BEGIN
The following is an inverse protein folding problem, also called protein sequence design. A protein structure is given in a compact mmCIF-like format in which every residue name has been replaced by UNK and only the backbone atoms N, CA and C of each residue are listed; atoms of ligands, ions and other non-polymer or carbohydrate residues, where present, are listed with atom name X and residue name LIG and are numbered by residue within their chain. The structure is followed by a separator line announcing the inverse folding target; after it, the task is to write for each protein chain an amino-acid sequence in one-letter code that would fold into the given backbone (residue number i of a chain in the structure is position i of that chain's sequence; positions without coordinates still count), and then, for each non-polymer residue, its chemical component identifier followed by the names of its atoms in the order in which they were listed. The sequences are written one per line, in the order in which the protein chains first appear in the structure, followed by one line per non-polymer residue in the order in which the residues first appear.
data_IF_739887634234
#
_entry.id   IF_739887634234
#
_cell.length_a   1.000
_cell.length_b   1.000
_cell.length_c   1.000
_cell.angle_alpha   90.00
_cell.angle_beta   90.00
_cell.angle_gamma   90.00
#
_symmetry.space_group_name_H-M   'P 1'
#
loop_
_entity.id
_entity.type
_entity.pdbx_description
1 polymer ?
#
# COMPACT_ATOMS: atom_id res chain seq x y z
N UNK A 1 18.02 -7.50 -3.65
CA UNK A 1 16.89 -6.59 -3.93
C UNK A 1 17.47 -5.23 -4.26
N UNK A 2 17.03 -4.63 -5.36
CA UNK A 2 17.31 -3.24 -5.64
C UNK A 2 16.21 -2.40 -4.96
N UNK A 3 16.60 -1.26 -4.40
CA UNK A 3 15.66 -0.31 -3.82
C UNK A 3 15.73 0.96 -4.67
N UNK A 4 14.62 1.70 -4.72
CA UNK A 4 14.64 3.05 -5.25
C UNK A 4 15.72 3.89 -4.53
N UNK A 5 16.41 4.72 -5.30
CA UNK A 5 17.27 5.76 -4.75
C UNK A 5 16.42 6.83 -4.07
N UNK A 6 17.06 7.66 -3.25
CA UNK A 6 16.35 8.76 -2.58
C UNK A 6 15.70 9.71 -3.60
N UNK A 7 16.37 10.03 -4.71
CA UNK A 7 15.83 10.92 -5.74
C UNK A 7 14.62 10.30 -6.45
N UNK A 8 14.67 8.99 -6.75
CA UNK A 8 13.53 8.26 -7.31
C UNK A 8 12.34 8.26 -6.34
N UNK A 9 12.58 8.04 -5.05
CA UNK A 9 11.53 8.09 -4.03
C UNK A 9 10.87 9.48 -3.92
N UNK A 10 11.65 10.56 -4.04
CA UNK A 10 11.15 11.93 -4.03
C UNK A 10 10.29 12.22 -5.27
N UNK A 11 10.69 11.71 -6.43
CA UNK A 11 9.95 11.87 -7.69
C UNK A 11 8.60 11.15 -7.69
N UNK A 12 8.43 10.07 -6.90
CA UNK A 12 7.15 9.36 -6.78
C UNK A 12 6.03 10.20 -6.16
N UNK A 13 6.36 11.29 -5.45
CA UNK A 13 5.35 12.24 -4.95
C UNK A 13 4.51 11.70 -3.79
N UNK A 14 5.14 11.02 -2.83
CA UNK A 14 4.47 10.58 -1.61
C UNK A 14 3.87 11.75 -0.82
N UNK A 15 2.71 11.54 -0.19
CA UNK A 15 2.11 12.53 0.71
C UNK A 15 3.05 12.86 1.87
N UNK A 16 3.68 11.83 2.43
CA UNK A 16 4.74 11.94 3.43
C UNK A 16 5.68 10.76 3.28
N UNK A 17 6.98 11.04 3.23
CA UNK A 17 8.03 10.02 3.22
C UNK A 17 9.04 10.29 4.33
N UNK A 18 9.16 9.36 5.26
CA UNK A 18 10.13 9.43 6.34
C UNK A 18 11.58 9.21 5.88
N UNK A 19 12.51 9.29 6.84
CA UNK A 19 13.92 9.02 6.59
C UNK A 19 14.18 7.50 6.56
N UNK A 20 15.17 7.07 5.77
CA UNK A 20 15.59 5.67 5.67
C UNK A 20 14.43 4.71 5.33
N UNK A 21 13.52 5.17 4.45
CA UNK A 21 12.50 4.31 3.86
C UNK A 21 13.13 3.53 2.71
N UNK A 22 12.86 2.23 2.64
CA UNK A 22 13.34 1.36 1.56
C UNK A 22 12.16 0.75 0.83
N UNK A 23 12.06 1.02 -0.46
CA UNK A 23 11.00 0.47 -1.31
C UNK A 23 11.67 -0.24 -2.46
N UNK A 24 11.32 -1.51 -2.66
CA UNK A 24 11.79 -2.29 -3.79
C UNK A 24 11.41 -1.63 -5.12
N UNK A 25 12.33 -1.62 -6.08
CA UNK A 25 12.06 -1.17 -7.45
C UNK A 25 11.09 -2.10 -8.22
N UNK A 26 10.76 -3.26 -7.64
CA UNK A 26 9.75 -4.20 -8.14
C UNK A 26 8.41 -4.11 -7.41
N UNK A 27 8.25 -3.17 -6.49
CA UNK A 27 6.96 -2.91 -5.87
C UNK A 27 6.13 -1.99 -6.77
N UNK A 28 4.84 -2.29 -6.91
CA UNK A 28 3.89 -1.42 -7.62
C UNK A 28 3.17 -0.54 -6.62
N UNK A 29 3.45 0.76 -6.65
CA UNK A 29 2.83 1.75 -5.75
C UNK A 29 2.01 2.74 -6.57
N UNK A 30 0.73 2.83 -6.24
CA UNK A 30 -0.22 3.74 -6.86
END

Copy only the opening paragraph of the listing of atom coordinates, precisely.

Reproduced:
The following is an inverse protein folding problem, also called protein sequence design. A protein structure is given in a compact mmCIF-like format in which every residue name has been replaced by UNK and only the backbone atoms N, CA and C of each residue are listed; atoms of ligands, ions and other non-polymer or carbohydrate residues, where present, are listed with atom name X and residue name LIG and are numbered by residue within their chain. The structure is followed by a separator line announcing the inverse folding target; after it, the task is to write for each protein chain an amino-acid sequence in one-letter code that would fold into the given backbone (residue number i of a chain in the structure is position i of that chain's sequence; positions without coordinates still count), and then, for each non-polymer residue, its chemical component identifier followed by the names of its atoms in the order in which they were listed. The sequences are written one per line, in the order in which the protein chains first appear in the structure, followed by one line per non-polymer residue in the order in which the residues first appear.